To One of the 20th Century’s Greatest Jewish Art Critics, Religion Was Never Far Off

Oct. 24 2022

At the beginning of his long and fruitful career, the critic and essayist Hilton Kramer (1928–2012) was very close with the largely Jewish circle of writers known as the New York intellectuals. A great defender of modern art—he admired especially Picasso, Matisse, and Kandinksy—Kramer was also a fierce critic of what he saw as the excesses of such later figures as Andy Warhol and Jackson Pollock. He was also a dedicated anti-Communist and, later in life, an opponent of the sorts of political correctness that would now be labeled “woke.” In a careful consideration of Kramer’s work, Brian Allen analyzes the role played by religion and ethics:

The best art, Kramer believed, has what he called a moral purpose. I’d quibble with the word “moral.” Morals are personal and vary based on an individual’s upbringing and experience. Kramer, rather, saw the best art as rooted in ethics, those broadly held standards of best conduct—going beyond family, tribes, or taste—that make us a human community. Rigor, honesty, expressiveness, vision, yearning, and conviction are at the center of the art he liked best.

Kramer didn’t write about religious belief often. He was Jewish—not observant, but religious feeling wasn’t far. He wasn’t dogmatic about faith but was keen on soulfulness. He considered the early Modernists like Kandinsky and Kazimir Malevich, the most extreme abstractionists, as not dogmatically religious artists but certainly searchers after God. They were willing to abandon direct, discernible references to recognizable objects to get beyond materialism and the desperation, unbelief, and lack of purpose that it foments. Kramer thought that the best art broached topics like immortality and the meaning of life.

Kramer was sharp-eyed when it came to spotting the perils to artists and art historians of making their work political. Until the 1960s, Modernist artists were far removed from politics. It simply wasn’t their sphere. They were focused, as was Kramer, on the imperatives of aesthetics, which are nonpolitical. The politicization of art and art history reminded Kramer of culture behind the Iron Curtain. Culture has no purpose for totalitarians except to serve the state. Art in the Soviet Union, but also in its doppelgänger Nazi Germany, was thoroughly debased as a consequence.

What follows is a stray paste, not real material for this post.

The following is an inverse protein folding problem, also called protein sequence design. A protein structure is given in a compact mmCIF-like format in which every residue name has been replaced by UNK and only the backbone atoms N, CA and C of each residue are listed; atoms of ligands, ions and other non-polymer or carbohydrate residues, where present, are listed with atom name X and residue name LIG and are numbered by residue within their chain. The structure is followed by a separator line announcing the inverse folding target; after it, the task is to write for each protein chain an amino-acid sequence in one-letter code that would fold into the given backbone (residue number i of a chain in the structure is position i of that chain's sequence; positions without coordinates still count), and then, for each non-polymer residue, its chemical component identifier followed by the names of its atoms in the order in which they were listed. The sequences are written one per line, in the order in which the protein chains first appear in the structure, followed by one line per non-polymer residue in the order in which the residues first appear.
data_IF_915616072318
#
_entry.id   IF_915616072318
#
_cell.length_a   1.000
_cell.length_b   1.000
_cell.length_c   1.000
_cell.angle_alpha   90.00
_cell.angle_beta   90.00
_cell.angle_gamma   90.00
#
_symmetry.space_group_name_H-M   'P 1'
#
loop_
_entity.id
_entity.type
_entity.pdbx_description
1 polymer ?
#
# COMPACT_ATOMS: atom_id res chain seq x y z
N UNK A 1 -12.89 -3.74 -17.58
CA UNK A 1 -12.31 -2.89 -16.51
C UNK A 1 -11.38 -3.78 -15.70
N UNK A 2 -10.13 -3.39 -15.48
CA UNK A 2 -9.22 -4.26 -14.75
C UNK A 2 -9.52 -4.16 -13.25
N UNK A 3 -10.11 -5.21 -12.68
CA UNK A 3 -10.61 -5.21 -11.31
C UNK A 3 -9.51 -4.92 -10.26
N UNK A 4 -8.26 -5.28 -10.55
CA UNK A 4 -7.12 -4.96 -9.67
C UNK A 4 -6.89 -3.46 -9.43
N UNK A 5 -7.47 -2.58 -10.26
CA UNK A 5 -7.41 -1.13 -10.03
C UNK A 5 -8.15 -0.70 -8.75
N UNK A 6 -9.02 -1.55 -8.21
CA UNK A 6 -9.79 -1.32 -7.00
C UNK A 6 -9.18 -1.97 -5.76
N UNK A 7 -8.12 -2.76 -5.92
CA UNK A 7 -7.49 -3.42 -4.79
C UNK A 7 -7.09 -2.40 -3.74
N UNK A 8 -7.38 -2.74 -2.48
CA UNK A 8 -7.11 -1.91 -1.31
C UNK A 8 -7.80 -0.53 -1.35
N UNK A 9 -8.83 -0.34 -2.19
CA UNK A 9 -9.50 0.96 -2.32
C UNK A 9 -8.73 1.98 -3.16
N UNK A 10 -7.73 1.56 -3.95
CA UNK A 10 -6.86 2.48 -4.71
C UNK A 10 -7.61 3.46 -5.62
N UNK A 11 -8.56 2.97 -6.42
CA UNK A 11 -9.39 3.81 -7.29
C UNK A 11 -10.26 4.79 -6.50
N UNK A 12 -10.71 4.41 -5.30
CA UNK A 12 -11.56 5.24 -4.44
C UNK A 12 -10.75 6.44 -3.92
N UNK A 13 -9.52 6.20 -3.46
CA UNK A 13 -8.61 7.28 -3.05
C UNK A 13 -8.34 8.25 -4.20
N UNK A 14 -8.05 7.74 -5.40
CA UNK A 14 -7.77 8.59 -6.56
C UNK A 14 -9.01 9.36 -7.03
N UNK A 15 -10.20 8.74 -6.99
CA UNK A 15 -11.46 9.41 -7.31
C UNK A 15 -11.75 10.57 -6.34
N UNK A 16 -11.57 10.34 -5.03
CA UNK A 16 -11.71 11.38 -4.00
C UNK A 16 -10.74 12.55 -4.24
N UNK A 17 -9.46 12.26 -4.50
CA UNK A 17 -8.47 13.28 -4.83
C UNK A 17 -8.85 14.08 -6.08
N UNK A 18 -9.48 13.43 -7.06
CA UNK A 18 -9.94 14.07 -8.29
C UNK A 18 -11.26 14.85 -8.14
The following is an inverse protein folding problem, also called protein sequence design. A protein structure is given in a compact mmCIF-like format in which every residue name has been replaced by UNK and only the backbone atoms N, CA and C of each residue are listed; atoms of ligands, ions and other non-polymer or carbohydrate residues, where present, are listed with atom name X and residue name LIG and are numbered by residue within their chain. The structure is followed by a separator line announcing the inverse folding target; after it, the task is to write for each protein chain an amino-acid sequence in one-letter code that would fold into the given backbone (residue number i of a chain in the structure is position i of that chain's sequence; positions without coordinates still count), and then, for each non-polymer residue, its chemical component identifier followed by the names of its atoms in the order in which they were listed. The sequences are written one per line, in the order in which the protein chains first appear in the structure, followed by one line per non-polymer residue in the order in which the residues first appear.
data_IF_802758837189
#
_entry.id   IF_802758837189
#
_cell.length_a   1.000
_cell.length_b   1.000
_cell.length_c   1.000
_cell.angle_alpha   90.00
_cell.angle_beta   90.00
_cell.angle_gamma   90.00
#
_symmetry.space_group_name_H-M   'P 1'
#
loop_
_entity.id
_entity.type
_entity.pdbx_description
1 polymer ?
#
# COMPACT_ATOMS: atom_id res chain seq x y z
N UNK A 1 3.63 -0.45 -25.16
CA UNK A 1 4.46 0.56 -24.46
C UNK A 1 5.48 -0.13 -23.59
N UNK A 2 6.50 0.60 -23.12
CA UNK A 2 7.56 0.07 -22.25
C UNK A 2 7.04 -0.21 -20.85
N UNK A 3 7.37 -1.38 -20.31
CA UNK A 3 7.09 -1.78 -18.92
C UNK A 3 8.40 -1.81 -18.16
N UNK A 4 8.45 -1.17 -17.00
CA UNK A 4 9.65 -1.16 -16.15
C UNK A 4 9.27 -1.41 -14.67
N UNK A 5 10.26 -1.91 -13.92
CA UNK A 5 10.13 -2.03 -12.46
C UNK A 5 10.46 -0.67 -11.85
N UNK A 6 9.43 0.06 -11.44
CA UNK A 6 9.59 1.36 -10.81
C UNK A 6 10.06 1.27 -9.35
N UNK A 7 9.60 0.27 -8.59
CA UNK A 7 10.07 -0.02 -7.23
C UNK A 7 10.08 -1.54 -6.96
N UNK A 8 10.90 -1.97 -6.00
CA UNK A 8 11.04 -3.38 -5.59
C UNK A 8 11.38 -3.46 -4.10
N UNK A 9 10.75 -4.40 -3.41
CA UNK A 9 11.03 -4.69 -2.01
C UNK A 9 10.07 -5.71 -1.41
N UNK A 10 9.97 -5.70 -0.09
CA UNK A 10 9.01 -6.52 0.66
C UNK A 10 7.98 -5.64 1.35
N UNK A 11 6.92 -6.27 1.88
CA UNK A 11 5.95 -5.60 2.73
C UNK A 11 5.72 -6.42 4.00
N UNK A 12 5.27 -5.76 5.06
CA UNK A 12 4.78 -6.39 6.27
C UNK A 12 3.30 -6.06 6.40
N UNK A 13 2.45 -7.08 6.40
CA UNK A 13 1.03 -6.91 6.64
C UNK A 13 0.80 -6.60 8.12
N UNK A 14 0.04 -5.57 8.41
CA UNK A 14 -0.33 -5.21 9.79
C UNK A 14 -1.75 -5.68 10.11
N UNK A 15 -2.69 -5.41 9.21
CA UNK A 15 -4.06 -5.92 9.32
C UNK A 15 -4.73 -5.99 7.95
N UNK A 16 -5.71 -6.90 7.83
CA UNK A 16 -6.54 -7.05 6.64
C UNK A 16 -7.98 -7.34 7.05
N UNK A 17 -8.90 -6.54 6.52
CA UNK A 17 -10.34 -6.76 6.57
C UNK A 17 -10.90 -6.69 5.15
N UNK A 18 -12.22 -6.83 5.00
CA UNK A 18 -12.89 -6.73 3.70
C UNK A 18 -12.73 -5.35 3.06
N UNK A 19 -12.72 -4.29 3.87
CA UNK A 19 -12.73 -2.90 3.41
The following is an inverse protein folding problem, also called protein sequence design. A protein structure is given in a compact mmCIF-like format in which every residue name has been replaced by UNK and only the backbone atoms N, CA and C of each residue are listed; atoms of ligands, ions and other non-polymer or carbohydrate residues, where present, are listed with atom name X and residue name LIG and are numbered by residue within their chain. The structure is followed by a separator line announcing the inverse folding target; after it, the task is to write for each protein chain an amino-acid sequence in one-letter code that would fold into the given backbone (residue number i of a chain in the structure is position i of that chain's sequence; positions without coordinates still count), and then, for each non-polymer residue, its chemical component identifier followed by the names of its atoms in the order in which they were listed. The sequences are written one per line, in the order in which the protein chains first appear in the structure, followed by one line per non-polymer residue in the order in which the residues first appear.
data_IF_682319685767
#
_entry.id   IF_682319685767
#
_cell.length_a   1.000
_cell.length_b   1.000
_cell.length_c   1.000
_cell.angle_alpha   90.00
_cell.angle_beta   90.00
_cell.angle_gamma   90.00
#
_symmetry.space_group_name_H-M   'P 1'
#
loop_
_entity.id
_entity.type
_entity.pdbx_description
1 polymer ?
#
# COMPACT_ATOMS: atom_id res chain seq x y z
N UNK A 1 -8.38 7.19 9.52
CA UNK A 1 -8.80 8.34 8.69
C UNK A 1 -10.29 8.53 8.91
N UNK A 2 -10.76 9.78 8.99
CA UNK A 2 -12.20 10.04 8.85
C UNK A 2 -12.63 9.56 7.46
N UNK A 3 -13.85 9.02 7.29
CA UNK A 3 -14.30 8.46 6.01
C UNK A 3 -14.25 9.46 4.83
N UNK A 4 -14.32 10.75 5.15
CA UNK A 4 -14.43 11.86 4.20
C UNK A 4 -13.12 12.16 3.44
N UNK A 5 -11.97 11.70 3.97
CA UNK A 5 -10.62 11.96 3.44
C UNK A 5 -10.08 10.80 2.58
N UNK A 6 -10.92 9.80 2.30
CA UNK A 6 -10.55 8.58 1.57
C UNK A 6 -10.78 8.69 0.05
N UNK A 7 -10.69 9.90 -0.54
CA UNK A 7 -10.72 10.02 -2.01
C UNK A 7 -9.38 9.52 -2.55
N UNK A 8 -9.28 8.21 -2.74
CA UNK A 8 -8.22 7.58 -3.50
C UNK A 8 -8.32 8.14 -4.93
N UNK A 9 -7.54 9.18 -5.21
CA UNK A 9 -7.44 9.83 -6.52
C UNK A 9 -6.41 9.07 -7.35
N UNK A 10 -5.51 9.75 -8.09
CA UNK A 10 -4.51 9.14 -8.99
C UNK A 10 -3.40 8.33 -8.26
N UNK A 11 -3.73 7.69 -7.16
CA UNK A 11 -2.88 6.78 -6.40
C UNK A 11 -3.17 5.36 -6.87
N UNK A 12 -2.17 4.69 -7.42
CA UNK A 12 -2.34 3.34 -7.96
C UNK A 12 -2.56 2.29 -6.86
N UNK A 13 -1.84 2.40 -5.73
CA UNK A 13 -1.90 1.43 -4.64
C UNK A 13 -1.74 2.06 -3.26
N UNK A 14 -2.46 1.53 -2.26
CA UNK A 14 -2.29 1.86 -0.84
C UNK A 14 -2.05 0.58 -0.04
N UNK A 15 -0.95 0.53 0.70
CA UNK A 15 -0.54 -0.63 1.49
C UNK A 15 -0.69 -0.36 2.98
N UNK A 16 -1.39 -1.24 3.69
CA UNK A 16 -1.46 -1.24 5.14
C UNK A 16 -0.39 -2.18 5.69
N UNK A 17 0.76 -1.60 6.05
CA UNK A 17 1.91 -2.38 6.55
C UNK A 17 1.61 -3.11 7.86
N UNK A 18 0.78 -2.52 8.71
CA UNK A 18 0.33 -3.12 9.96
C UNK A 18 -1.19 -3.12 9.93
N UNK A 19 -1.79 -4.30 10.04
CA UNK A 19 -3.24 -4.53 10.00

By the 1990s, he feared that the same thing was happening again. The arts issue that concerned Kramer was the role of political correctness in demolishing art criticism, since, fundamentally, it was an assault on quality.

Read more at City Journal

More about: Art, New York Intellectuals, Political correctness

Israel’s Friendship with Iraqi Kurds, and Why Iran Opposes It

In May 2022, the Iraqi parliament passed a law “criminalizing normalization and establishment of relations with the Zionist entity,” banning even public discussion of ending the country’s 76-year state of war with Israel. The bill was a response to a conference, held a few months prior, addressing just that subject. Although the gathering attracted members of various religious and ethnic groups, it is no coincidence, writes Suzan Quitaz, that it took place in Erbil, capital of Iraqi Kurdistan:

Himdad Mustafa, an independent researcher based in Erbil, to whom the law would be applied, noted: “When 300 people gathered in Erbil calling for peace and normalization with Israel, the Iraqi government immediately passed a law criminalizing ties with Israel and Israelis. The law is clearly aimed at Kurds.” . . . Qais al-Khazali, secretary-general of Asaib Ahl al-Haq (Coordination Framework), a powerful Iranian-backed Shiite militia, slammed the conference as “disgraceful.”

Himdad explains that the criminalization of Israeli-Kurdish ties is primarily driven by “Kurd-phobia,” and that Kurd-hatred and anti-Semitism go hand-in-hand.

One reason for that is the long history of cooperation Israel and the Kurds of Iraq; another is the conflict between the Kurdish local government and the Iran-backed militias who increasingly control the rest of the country. Quitaz elaborates:

Israel also maintains economic ties with Kurdistan, purchasing Kurdish oil despite objections from Iraq’s central government in Baghdad. A report in the Financial Times discusses investments by many Israeli companies in energy, development sectors, and communications projects in Iraqi Kurdistan, in addition to providing security training and purchasing oil. Moreover, in a poll conducted in 2009 in Iraqi Kurdistan, 71 percent of Kurds supported normalization with Israel. The results are unsurprising since, historically, Israel has had cordial ties with the Kurds in a generally hostile region where Jews and Kurds have fought against the odds with the same Arab enemy in their struggles for a homeland.

The Iranian regime, through its proxies in the Iraqi government, is the most significant source of Kurd-phobia in Iraq and the driving factor fueling tensions. In addition to their explicit threat to Israel, Iranian officials frequently threaten the Kurdish region, and repeatedly accuse the Kurds of working with Israel.

Read more at Jersualem Center for Public Affairs

More about: Iran, Iraq, Israel-Arab relations, Kurds